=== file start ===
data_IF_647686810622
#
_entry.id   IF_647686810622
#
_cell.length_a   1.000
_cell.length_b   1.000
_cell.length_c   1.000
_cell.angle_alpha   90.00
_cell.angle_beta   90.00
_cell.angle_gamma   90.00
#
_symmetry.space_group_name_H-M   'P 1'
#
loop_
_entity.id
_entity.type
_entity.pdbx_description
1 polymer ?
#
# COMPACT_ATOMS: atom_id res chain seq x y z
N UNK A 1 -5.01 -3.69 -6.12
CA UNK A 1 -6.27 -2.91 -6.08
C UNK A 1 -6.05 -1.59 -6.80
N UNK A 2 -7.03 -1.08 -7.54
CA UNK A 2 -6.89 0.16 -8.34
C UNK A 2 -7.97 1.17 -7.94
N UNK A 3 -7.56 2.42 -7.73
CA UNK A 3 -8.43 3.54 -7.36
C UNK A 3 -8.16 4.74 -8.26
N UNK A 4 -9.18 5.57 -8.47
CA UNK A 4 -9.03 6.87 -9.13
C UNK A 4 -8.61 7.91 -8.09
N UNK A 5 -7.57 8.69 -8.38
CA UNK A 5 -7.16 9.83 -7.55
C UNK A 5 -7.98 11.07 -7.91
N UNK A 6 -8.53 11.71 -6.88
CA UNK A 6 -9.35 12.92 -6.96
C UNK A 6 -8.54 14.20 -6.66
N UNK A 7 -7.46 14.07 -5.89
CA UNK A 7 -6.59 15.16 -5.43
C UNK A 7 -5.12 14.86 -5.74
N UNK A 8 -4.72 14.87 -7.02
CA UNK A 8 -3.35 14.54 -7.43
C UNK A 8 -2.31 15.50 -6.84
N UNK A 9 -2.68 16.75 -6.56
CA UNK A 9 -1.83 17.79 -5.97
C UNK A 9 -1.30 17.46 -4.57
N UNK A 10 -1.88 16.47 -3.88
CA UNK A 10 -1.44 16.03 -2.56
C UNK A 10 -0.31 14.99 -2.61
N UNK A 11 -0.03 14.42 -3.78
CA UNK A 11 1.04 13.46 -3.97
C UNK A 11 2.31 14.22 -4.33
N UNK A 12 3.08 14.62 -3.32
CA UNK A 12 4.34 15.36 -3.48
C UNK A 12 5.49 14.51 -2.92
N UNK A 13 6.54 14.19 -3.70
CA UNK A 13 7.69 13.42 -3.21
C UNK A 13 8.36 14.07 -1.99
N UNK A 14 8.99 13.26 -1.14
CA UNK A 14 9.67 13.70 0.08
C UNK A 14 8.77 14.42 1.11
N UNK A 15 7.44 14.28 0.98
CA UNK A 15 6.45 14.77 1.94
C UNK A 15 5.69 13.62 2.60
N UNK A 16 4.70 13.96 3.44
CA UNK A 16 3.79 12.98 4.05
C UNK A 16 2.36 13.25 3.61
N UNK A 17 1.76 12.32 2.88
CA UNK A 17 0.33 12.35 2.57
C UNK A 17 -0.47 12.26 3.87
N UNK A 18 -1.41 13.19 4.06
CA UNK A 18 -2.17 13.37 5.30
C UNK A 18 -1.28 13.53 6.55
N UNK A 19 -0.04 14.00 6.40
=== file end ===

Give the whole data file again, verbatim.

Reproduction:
data_IF_647686810622
#
_entry.id   IF_647686810622
#
_cell.length_a   1.000
_cell.length_b   1.000
_cell.length_c   1.000
_cell.angle_alpha   90.00
_cell.angle_beta   90.00
_cell.angle_gamma   90.00
#
_symmetry.space_group_name_H-M   'P 1'
#
loop_
_entity.id
_entity.type
_entity.pdbx_description
1 polymer ?
#
# COMPACT_ATOMS: atom_id res chain seq x y z
N UNK A 1 -5.01 -3.69 -6.12
CA UNK A 1 -6.27 -2.91 -6.08
C UNK A 1 -6.05 -1.59 -6.80
N UNK A 2 -7.03 -1.08 -7.54
CA UNK A 2 -6.89 0.16 -8.34
C UNK A 2 -7.97 1.17 -7.94
N UNK A 3 -7.56 2.42 -7.73
CA UNK A 3 -8.43 3.54 -7.36
C UNK A 3 -8.16 4.74 -8.26
N UNK A 4 -9.18 5.57 -8.47
CA UNK A 4 -9.03 6.87 -9.13
C UNK A 4 -8.61 7.91 -8.09
N UNK A 5 -7.57 8.69 -8.38
CA UNK A 5 -7.16 9.83 -7.55
C UNK A 5 -7.98 11.07 -7.91
N UNK A 6 -8.53 11.71 -6.88
CA UNK A 6 -9.35 12.92 -6.96
C UNK A 6 -8.54 14.20 -6.66
N UNK A 7 -7.46 14.07 -5.89
CA UNK A 7 -6.59 15.16 -5.43
C UNK A 7 -5.12 14.86 -5.74
N UNK A 8 -4.72 14.87 -7.02
CA UNK A 8 -3.35 14.54 -7.43
C UNK A 8 -2.31 15.50 -6.84
N UNK A 9 -2.68 16.75 -6.56
CA UNK A 9 -1.83 17.79 -5.97
C UNK A 9 -1.30 17.46 -4.57
N UNK A 10 -1.88 16.47 -3.88
CA UNK A 10 -1.44 16.03 -2.56
C UNK A 10 -0.31 14.99 -2.61
N UNK A 11 -0.03 14.42 -3.78
CA UNK A 11 1.04 13.46 -3.97
C UNK A 11 2.31 14.22 -4.33
N UNK A 12 3.08 14.62 -3.32
CA UNK A 12 4.34 15.36 -3.48
C UNK A 12 5.49 14.51 -2.92
N UNK A 13 6.54 14.19 -3.70
CA UNK A 13 7.69 13.42 -3.21
C UNK A 13 8.36 14.07 -1.99
N UNK A 14 8.99 13.26 -1.14
CA UNK A 14 9.67 13.70 0.08
C UNK A 14 8.77 14.42 1.11
N UNK A 15 7.44 14.28 0.98
CA UNK A 15 6.45 14.77 1.94
C UNK A 15 5.69 13.62 2.60
N UNK A 16 4.70 13.96 3.44
CA UNK A 16 3.79 12.98 4.05
C UNK A 16 2.36 13.25 3.61
N UNK A 17 1.76 12.32 2.88
CA UNK A 17 0.33 12.35 2.57
C UNK A 17 -0.47 12.26 3.87
N UNK A 18 -1.41 13.19 4.06
CA UNK A 18 -2.17 13.37 5.30
C UNK A 18 -1.28 13.53 6.55
N UNK A 19 -0.04 14.00 6.40